Wednesday, January 31, 2007

Building an Open “Cyberinfrastructure”

Monday and Tuesday I was at an NSF-sponsored conference at the National Academies of Science and Engineering. Because it’s in DC, it has had a real mouthful of a name: “Designing Cyberinfrastructure for Collaboration and Innovation: Emerging Frameworks and Strategies for Enabling and Controlling Knowledgeuntil they realized it was a distraction and shortened it.

The title and the cyberinfrastructure jargon made it sounds more intimidating than it was: although participants were expected to use the cyberinfrastructure buzzword (tied to an NSF program of the same name), it contained an interesting assortment of 12-minute talks about real problems of openness from a cross-section of views. Based on their printed bios, the 47 scheduled speakers came from academia (44%), government (US plus UK plus OECD, 26%), companies (17%) and nonprofits (13%).

Most of the talks related directly to IT, although a few focused on IP and innovation issues related to the sciences (mainly biopharma).

Major Themes
There were three major themes:

  • The Need for Cyberinfrastructure. Why do we need cyberinfrastructure? After releasing the Atkins report in 2003 — named for the blue-ribbon panel led by Dan Atkins — the NSF was already sold on the idea. This part was mainly an introduction for the rest of us that haven’t been thinking about the problem.
  • How Infrastructure is Different. The dictionary defines infrastructure as shared facilities necessary for economic activity. Many of the speakers offered intriguing examples of how infrastructure enables research, innovation and economic activity.
  • Partitioning Between Public Good and Private Gain. My own talk fit in this category, as did the many talks about the IP system. It was clear that infrastructure is not the same as taxpayer-supported: the government pushed rural electrification and telephone deployment (or the Internet) even though facilities were owned by private firms.
As Yogi Berra would say, this was like dejà vu all over again. Organizer Brian Kahin noted that the issues of cyberinfrastructure today resemble those of 1994 with plans for the NII (a term that Al Gore and other policy wonks were then using to refer to what became the Internet). Then at Harvard’s Kennedy School, among his various efforts Brian hosted a 1996 conference and published a 1997 book on global NII policy, which is where I first met him. The issues of creating a digital communications infrastructure are similar to those of a decade ago: architecture, implementation, funding and use.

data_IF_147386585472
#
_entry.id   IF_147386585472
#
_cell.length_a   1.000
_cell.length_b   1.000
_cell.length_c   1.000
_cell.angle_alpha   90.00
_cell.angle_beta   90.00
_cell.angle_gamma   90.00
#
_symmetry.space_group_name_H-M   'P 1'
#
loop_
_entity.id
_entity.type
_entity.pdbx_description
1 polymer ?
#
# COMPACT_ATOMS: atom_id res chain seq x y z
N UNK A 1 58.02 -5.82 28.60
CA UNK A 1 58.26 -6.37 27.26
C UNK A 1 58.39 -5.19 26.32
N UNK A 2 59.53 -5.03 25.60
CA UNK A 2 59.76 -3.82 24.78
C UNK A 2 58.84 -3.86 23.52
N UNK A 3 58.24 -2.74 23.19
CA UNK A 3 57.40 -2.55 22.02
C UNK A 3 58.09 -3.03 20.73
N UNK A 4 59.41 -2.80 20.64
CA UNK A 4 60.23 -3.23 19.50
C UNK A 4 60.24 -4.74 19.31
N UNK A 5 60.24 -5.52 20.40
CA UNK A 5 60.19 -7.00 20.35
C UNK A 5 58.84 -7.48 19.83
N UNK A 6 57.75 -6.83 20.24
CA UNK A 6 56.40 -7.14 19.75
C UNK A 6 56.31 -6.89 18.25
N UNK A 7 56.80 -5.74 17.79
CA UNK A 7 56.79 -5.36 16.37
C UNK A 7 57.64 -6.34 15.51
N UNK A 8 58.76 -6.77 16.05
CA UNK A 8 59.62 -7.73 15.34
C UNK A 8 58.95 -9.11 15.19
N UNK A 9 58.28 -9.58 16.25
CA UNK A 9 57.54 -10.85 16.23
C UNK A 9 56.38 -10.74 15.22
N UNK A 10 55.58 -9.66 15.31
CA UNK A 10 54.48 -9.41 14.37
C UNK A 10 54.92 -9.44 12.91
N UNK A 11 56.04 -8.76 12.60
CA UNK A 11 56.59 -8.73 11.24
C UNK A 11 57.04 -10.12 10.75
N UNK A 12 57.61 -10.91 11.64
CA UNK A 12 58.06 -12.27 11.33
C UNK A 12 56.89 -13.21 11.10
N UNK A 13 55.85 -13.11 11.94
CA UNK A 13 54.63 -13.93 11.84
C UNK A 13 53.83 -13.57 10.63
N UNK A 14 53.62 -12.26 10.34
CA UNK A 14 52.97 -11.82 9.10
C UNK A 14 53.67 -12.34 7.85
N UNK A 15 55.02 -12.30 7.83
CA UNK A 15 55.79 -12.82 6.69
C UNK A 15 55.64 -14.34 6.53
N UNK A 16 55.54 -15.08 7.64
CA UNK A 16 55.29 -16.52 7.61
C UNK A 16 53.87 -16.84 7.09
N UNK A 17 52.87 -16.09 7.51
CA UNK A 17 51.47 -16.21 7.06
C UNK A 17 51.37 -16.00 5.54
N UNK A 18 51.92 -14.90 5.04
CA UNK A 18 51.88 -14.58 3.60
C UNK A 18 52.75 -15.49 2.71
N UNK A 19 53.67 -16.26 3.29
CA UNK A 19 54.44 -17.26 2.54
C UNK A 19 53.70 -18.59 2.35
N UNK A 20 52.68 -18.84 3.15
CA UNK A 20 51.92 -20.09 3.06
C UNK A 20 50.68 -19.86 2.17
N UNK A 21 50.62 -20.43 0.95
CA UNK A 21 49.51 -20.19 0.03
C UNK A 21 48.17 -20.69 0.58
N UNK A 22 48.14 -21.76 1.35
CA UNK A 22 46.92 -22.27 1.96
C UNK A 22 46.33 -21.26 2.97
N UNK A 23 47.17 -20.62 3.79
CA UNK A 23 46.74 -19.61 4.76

What’s different is the scale of data transmission and storage required for things like patient trials, medical imaging and digital astronomy. Mark Ellisman of UCSD (founder of the Biomedical Informatics Research Network) talked about 5 petabytes (that’s about 5 million gigabytes) for a single 3D image of a rodent organ. Imagine what movies would require.

What Was Interesting
It’s hard to capture 16 hours of meetings into 750 words, which is why I have separate posts on IP (coming soon), a general question of “what is open,” and my own talk about open standards/open source/open innovation.

My favorite talks were (in no particular order)
  • Siobhán O’Mahony (Harvard) and Fiona Murray (MIT), with 2 interesting case studies of how private innovation is getting more public and vice versa. They concluded that there’s a need to create boundary organizations if resources (technology, IP, other assets) is going to be distributed between shared (public) and private interests.
  • Shane Greenstein (Northwestern), excerpted from his in-progress book on the history of the U.S. internet service provider (ISP) industry. He talked about how individual (often small) firms performed economic experiments, and how these economic (i.e. business) innovations spread and thus were cumulative across the industry.
  • Steve Jackson (Michigan): once an infrastructure is created, there is an “inside,” an “outside” and often “orphans.” Certainly the decisions made in creating the infrastructure define winners and losers.
  • Brett Frischmann (Loyola Chicago) talked about how infrastructure is a sharable generic input into a wide variety of output, and how the value of infrastructure is actually realized downstream by consumers of outputs.
  • Sara Boettiger (PIPRA) whose talk I mentioned earlier.
Carl Cargill (Sun) also spoke forcefully about how the standards system is broken, while others talked about the issue in less apocalyptic terms. Because standardization is a central issue of openness in the IT industry, I’ll summarize these arguments later.

The slides for some of the talks have been posted and more will be posted later in the week. The individual papers are likely to end up in an online journal in a few months.

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Tuesday, January 30, 2007

Is Open a Process or an Outcome?

One of the themes of this week’s conference is defining “open.” The word “open” means different things to different people. Our host, institutional entrepreneur Brian Kahin, joked that not only should we put quotes around “open,” but perhaps we should increase/decrease the number of quotes to indicate our uncertainty over the term.

A key question for “ “ “ open ” ” ” - ness is the question of whether it is a process or an outcome. As I noted in my own paper, this ties back to the research on organization behavior, which has found that workers perceive two types of “ “ fair ” ” outcomes: procedural justice (process fairness) or distributive justices (outcome fairness).

(Of course, open-ness could just be a hollow marketing slogan, as the example I cited several years ago of the OpenVMS proprietary operating system. This was best captured at the conference by J.C. Herz, a videogame industry analyst (and DoD consultant) who had the best one-liner of the conference, likening “open” to a magic flavoring: “We will sprinkle a little ‘open’ on it and people will eat it.”)